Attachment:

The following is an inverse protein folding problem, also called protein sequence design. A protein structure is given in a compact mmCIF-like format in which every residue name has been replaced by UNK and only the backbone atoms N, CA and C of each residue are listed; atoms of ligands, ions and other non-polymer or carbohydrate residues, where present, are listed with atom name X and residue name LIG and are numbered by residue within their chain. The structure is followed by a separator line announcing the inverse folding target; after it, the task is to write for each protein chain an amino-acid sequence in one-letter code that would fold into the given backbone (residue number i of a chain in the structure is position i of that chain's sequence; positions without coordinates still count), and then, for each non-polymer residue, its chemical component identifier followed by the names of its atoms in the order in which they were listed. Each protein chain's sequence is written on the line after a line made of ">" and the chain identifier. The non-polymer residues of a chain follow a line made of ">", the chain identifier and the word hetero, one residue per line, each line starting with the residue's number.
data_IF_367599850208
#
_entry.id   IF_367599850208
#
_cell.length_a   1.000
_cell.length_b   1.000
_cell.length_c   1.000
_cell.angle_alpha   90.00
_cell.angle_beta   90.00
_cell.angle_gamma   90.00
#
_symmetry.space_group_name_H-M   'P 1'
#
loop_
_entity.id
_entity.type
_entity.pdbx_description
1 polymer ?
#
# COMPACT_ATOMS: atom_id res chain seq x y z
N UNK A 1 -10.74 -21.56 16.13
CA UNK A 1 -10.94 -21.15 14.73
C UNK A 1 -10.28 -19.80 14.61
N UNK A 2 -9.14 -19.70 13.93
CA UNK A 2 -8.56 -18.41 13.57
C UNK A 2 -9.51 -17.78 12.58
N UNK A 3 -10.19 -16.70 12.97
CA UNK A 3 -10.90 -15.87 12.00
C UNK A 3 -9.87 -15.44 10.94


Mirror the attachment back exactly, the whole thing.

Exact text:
The following is an inverse protein folding problem, also called protein sequence design. A protein structure is given in a compact mmCIF-like format in which every residue name has been replaced by UNK and only the backbone atoms N, CA and C of each residue are listed; atoms of ligands, ions and other non-polymer or carbohydrate residues, where present, are listed with atom name X and residue name LIG and are numbered by residue within their chain. The structure is followed by a separator line announcing the inverse folding target; after it, the task is to write for each protein chain an amino-acid sequence in one-letter code that would fold into the given backbone (residue number i of a chain in the structure is position i of that chain's sequence; positions without coordinates still count), and then, for each non-polymer residue, its chemical component identifier followed by the names of its atoms in the order in which they were listed. Each protein chain's sequence is written on the line after a line made of ">" and the chain identifier. The non-polymer residues of a chain follow a line made of ">", the chain identifier and the word hetero, one residue per line, each line starting with the residue's number.
data_IF_367599850208
#
_entry.id   IF_367599850208
#
_cell.length_a   1.000
_cell.length_b   1.000
_cell.length_c   1.000
_cell.angle_alpha   90.00
_cell.angle_beta   90.00
_cell.angle_gamma   90.00
#
_symmetry.space_group_name_H-M   'P 1'
#
loop_
_entity.id
_entity.type
_entity.pdbx_description
1 polymer ?
#
# COMPACT_ATOMS: atom_id res chain seq x y z
N UNK A 1 -10.74 -21.56 16.13
CA UNK A 1 -10.94 -21.15 14.73
C UNK A 1 -10.28 -19.80 14.61
N UNK A 2 -9.14 -19.70 13.93
CA UNK A 2 -8.56 -18.41 13.57
C UNK A 2 -9.51 -17.78 12.58
N UNK A 3 -10.19 -16.70 12.97
CA UNK A 3 -10.90 -15.87 12.00
C UNK A 3 -9.87 -15.44 10.94